If a person is extremely unhappy in a relationship because they aren’t getting their needs met and their partner is unwilling to enter a compromise, by all means, get out of Dodge.
          BUT, I agree with Black Iris to say that a lacking sex life shouldn’t outright end a relationship. I know a woman who is with a great man. The man has a heart problem that renders him incapable of sex. He doesn’t want to lay that on her, but he couldn’t bear for her to sleep with another man. She couldn’t bear being unfaithful to a man who is, for all intents and purposes, amazing…save this one little inability. So she goes without. Perhaps she self loves, I don’t know. They do hold hands, and kiss, and do all the small things for each other, but no sexual activity.
          They have the strongest marriage I have ever seen, and they have for over 2 decades. IN my inquiry one day, she told me that while she never willingly would have given up sexual bonding, doing so allowed them to love, understand and appreciate each other in so man other ways.

          • I agree, sex only one aspect of a relationship. But, in the example you gave, the woman is deliberately choosing not to be sexual with others. She is not complaining about her situation. It’s fine.
            Personally, I am currently celibate even though I have a boyfriend and multiple other lovers. It is my choice and I do not complain about it. My boyfriend and other lovers are free to have sex with other people…and they do. When my period of celibacy is over, I don’t know which of those people I will be sexual with at that point. Regardless, I love them and continue to spend time with them.

            • GirlGlad4theGMP says:

              Which is completely fair, totally.
              I think what BI is getting at is that people today end relationships s over things that shouldn’t be the largest part of the whole.

              I’m not saying that about you, nor am I saying sex is a small thing…but let’s take a 50 year marriage…as we age and health complications get in the way, sex diminishes or sometimes disappears altogether…does this mean we throw away a fairly good life with someone (I’m assuming circumstances where sex is the ONLY major issue)?

  31. I read this piece with great interest because it seemed you were going in a very interesting direction. Then you fell back on porn as the marital wrecking ball argument, despite your own admission that even your survey didn’t indicate that was the case in the majority of people who responded. So if the results didn’t come out that way, why harp on it?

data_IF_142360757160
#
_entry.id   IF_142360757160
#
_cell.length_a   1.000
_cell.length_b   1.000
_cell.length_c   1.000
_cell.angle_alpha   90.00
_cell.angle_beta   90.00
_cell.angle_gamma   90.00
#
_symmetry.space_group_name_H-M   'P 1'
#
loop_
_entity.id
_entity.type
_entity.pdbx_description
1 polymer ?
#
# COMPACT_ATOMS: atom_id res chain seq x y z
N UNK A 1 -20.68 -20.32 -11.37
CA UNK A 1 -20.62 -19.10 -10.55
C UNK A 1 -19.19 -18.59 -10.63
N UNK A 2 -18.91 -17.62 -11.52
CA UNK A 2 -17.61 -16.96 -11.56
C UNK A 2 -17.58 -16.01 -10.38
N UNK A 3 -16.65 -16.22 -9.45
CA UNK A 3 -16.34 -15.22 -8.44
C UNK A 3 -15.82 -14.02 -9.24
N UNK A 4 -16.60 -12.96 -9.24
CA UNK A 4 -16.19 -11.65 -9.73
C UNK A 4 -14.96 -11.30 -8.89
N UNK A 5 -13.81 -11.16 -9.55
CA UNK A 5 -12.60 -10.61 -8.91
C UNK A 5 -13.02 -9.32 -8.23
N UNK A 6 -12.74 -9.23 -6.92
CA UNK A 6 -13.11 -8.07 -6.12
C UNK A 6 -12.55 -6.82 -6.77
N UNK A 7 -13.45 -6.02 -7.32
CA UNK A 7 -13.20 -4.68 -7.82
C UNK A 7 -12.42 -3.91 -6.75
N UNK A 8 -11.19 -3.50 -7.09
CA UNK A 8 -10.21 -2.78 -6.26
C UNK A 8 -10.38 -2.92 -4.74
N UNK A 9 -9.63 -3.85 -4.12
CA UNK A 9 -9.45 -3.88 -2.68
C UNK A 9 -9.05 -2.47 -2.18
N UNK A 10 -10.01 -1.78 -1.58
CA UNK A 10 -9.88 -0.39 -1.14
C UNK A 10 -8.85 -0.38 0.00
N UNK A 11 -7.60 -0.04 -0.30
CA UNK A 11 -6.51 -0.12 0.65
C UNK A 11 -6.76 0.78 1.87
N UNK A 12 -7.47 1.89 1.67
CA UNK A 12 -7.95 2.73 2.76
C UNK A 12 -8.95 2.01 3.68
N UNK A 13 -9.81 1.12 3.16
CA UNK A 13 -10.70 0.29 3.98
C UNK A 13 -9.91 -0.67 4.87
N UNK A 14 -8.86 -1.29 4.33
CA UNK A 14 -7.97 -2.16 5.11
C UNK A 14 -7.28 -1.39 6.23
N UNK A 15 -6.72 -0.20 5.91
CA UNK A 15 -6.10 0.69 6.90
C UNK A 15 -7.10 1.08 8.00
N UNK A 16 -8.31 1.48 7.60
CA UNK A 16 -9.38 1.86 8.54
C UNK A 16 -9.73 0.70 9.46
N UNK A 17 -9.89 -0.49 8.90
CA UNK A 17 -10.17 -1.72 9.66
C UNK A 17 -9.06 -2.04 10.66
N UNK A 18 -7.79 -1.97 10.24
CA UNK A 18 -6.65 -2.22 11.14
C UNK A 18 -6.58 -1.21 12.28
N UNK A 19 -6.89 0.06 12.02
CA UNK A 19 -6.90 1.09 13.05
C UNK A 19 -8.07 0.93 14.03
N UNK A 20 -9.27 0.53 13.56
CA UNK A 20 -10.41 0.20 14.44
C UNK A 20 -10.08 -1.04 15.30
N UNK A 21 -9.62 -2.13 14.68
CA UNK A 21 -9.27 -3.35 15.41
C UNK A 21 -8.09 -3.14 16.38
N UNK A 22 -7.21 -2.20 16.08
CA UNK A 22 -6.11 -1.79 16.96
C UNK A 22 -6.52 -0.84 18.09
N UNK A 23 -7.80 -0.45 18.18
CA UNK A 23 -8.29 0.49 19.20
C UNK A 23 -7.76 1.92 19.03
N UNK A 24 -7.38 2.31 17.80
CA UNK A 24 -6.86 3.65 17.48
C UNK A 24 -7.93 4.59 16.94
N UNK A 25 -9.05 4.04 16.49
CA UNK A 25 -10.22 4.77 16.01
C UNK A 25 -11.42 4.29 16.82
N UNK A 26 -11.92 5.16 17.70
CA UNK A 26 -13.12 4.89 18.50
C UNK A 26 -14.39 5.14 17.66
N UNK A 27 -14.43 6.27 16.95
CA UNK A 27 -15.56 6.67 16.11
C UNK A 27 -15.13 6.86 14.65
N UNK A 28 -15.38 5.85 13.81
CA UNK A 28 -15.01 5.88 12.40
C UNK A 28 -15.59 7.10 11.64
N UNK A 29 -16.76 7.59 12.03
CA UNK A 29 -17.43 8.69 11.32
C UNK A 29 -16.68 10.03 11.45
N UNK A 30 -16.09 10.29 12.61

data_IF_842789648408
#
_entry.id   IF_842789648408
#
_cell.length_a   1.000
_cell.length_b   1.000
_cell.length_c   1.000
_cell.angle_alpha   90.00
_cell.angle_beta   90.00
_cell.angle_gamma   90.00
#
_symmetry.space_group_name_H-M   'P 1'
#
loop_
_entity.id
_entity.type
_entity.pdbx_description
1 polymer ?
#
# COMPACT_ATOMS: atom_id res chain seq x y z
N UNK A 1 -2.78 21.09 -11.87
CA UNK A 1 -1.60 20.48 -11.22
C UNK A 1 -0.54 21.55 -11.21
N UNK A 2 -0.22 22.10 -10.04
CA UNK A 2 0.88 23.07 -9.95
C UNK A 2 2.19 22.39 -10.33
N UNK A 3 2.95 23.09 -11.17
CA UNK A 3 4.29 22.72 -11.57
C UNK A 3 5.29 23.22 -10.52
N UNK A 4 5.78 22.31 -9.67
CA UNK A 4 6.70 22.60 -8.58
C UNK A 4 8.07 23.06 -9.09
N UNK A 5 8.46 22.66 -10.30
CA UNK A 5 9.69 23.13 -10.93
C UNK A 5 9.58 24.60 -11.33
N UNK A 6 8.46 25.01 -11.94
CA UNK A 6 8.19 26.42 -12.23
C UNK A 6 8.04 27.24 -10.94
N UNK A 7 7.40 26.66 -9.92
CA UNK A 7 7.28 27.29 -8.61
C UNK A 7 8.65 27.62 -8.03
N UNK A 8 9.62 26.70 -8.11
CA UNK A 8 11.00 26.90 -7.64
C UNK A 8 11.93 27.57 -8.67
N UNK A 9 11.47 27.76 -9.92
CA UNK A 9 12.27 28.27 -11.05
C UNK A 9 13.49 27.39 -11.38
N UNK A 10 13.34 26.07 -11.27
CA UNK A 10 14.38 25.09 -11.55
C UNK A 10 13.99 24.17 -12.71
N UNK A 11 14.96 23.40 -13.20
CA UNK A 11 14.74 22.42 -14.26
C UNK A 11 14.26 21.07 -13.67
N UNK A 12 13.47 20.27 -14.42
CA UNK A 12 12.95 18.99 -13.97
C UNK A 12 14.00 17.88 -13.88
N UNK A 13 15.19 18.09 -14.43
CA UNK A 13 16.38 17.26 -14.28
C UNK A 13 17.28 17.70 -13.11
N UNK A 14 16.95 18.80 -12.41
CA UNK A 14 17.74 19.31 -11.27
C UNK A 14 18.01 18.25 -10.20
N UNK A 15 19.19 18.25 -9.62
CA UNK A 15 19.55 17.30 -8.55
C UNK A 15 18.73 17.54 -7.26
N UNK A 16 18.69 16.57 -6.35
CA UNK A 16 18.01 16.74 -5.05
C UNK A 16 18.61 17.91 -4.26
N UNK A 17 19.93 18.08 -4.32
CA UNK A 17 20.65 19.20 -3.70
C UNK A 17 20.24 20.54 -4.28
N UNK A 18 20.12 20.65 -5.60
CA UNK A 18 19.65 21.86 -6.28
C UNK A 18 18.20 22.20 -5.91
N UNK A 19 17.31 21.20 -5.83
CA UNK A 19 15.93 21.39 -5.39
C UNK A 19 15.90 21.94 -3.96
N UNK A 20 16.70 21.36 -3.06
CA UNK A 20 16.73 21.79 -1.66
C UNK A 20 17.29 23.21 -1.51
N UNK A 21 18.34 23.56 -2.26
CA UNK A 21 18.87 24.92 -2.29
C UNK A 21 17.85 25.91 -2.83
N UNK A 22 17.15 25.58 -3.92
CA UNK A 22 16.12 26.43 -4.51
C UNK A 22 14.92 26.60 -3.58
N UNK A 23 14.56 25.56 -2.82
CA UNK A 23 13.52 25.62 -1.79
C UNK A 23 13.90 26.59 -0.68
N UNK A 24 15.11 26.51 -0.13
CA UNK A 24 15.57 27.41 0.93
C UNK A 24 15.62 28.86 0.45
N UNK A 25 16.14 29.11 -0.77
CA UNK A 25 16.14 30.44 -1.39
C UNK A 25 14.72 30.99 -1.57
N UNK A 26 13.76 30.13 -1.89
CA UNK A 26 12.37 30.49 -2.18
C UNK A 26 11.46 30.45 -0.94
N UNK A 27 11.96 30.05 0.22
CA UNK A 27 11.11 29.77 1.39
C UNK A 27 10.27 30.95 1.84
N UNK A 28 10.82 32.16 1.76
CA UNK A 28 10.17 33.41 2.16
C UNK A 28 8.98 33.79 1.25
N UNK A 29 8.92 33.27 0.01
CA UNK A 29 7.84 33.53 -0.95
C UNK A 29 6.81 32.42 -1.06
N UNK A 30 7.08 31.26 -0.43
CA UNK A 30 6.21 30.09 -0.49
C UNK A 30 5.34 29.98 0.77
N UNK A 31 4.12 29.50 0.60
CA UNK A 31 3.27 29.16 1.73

Frankly, I do think men want sex more. I know I do. Granted, the situation in my marriage is muddied by my wife’s health complications so there are definitely mitigating circumstances. But I try to initiate every single day without fail, most of the time unsuccessfully. Sure I get frustrated but I don’t question her attraction to me or whether she’s a lesbian. It’s pretty troubling that some women resort to calling men gay simply because they’re not in the mood.

    That having been said, even with the difficulties of raising a 3-year-old I’m absolutely the stereotype. At least once a day would be ideal for me. So I admit, when I hear guys complaining about their wives wanting too much sex, it irritates the bejesus out of me. Champagne problems…

    • @Daddy Files
      Maybe..You’re seeing yourself as a Good Man and you deserve some “Classic” Validation…
      Oh-Man that’s some drama…Lord know we don’t want to be called selfish and inconsiderate.

    • Black Iris says:

      Most men do want sex more. I think the fact that you don’t question your wife’s sexuality is kind of the point here. When a woman wants sex less, we can easily say, oh, that’s just normal. She’s a woman.

      The popular images in our culture are that men never want it less, so if they do, it creates additional stress. The woman probably feels just as rejected as you do, but the guy is wondering if he’s not manly enough. She thinks she must be ugly so she lashes out at him. Maybe he attacks her for asking for sex. The couple has all the problems of a couple where the man wants it more, but their fears and myths make it worse.

    • wellokaythen says:

      “So I admit, when I hear guys complaining about their wives wanting too much sex, it irritates the bejesus out of me. Champagne problems…”